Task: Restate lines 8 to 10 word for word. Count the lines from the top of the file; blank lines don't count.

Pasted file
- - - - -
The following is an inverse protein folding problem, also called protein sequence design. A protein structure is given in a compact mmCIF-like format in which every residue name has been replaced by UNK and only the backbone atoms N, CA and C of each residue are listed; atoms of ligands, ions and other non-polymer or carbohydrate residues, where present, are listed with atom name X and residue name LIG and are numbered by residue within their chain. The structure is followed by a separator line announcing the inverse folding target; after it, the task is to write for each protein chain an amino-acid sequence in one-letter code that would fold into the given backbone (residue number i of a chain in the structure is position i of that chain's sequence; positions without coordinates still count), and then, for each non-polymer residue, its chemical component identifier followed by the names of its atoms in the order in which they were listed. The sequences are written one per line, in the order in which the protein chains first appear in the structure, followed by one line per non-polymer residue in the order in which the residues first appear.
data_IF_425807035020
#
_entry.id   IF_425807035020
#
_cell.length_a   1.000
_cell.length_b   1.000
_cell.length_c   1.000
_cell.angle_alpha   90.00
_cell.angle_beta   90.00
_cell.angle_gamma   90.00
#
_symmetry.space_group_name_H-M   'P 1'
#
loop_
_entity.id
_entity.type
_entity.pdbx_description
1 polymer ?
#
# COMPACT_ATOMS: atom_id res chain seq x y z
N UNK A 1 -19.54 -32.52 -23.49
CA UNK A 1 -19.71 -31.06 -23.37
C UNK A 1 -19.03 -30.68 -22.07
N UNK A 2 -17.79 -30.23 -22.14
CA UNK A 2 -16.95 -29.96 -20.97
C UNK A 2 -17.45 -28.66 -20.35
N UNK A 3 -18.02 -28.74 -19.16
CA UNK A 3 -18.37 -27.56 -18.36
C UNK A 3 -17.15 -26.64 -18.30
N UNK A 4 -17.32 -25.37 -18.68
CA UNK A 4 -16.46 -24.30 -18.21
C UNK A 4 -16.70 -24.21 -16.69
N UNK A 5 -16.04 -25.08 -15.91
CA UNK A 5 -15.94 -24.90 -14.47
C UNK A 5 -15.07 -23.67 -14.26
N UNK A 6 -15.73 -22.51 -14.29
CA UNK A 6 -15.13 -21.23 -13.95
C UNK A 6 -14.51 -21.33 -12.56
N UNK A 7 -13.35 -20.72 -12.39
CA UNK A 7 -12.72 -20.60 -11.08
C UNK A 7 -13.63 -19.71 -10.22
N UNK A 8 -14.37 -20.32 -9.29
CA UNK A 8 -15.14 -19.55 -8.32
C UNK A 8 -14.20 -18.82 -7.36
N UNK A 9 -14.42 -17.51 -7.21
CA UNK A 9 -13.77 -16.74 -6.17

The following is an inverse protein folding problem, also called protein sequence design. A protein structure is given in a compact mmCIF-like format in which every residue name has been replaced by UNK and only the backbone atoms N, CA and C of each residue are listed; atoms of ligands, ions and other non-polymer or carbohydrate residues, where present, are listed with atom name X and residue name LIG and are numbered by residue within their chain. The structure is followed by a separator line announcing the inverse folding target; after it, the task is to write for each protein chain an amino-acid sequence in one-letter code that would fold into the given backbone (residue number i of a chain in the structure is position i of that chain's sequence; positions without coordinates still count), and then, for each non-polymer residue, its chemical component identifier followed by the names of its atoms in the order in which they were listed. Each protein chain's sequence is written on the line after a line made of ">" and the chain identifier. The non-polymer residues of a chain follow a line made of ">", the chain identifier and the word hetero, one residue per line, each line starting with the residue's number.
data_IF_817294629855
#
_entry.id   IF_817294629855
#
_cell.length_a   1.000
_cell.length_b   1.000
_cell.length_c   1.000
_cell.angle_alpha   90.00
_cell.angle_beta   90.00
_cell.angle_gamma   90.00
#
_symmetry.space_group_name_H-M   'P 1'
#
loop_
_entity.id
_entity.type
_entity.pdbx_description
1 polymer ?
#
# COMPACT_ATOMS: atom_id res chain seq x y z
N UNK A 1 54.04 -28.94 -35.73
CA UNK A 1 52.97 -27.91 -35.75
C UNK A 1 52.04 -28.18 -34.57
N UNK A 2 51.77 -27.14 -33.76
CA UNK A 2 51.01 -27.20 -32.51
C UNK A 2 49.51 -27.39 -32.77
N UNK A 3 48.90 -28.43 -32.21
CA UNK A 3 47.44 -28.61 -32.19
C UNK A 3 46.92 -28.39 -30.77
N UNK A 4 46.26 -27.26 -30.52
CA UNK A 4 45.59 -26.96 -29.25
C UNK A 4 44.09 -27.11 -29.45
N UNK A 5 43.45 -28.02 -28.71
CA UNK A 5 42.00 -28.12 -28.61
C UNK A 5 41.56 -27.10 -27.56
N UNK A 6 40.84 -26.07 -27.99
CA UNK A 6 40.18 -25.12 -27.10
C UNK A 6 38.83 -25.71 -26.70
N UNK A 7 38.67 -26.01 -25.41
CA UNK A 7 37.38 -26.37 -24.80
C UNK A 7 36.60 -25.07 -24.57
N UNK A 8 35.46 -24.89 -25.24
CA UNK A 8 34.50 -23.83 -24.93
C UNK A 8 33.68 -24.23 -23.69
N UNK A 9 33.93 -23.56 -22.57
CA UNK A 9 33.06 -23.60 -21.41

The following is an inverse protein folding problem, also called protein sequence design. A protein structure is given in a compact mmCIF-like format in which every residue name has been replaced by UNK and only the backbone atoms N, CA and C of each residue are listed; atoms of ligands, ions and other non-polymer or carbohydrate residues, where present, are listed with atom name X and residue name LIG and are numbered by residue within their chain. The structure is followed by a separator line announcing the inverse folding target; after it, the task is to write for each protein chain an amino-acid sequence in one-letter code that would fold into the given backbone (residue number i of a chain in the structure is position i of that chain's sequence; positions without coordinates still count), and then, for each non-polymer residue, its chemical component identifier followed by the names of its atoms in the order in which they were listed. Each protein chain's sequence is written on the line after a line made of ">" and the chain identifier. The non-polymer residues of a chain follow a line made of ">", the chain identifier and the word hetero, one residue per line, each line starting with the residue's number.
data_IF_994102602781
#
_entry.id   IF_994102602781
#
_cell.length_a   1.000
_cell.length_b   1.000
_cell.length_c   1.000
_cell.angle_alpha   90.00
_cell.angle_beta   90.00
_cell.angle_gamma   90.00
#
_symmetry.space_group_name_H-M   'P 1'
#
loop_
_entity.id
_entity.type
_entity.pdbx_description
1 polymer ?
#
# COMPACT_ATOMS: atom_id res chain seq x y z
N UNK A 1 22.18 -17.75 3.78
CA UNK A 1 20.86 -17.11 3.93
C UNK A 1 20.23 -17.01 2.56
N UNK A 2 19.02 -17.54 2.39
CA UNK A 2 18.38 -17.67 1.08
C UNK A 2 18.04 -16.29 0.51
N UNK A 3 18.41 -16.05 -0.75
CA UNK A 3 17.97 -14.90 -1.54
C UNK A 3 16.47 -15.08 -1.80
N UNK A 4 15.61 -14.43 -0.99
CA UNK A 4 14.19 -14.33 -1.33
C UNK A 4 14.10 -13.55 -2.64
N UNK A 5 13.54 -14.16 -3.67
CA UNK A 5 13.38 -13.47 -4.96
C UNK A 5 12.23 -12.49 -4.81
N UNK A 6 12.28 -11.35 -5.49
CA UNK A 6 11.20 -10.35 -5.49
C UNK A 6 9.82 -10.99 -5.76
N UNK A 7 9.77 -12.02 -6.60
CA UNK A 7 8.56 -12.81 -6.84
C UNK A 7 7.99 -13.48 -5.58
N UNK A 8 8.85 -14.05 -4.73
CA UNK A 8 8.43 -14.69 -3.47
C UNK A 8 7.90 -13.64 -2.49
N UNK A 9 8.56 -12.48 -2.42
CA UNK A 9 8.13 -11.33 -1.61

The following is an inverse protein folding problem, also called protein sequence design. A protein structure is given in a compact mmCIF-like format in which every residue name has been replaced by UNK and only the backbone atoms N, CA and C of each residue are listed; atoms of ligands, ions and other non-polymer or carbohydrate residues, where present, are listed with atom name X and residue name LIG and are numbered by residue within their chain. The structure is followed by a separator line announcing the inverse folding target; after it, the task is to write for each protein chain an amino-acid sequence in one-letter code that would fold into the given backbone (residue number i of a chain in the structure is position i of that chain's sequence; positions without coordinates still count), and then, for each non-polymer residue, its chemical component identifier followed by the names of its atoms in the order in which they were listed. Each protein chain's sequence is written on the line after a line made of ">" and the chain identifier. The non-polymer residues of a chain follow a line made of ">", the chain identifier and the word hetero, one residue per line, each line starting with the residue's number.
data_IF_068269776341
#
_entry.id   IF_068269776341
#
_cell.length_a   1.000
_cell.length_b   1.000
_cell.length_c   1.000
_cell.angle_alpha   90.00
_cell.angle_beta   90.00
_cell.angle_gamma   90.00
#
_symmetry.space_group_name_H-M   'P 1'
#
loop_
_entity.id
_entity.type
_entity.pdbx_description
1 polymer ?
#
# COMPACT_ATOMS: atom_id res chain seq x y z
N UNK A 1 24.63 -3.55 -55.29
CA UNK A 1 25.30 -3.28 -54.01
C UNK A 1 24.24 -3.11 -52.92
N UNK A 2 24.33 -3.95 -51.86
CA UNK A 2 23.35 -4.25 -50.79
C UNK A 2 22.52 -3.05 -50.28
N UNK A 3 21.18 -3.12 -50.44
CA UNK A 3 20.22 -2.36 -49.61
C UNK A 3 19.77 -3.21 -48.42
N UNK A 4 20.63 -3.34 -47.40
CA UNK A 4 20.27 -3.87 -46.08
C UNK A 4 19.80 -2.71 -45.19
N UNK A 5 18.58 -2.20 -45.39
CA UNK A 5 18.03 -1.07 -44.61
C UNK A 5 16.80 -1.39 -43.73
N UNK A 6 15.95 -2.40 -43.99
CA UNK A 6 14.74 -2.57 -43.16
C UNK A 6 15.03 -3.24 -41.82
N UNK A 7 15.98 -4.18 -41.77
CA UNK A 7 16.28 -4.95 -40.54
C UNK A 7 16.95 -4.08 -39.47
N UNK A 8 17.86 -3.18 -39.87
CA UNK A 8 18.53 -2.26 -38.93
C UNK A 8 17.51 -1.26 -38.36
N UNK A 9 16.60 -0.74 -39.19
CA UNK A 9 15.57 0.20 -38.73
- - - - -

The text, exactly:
_cell.length_c   1.000
_cell.angle_alpha   90.00
_cell.angle_beta   90.00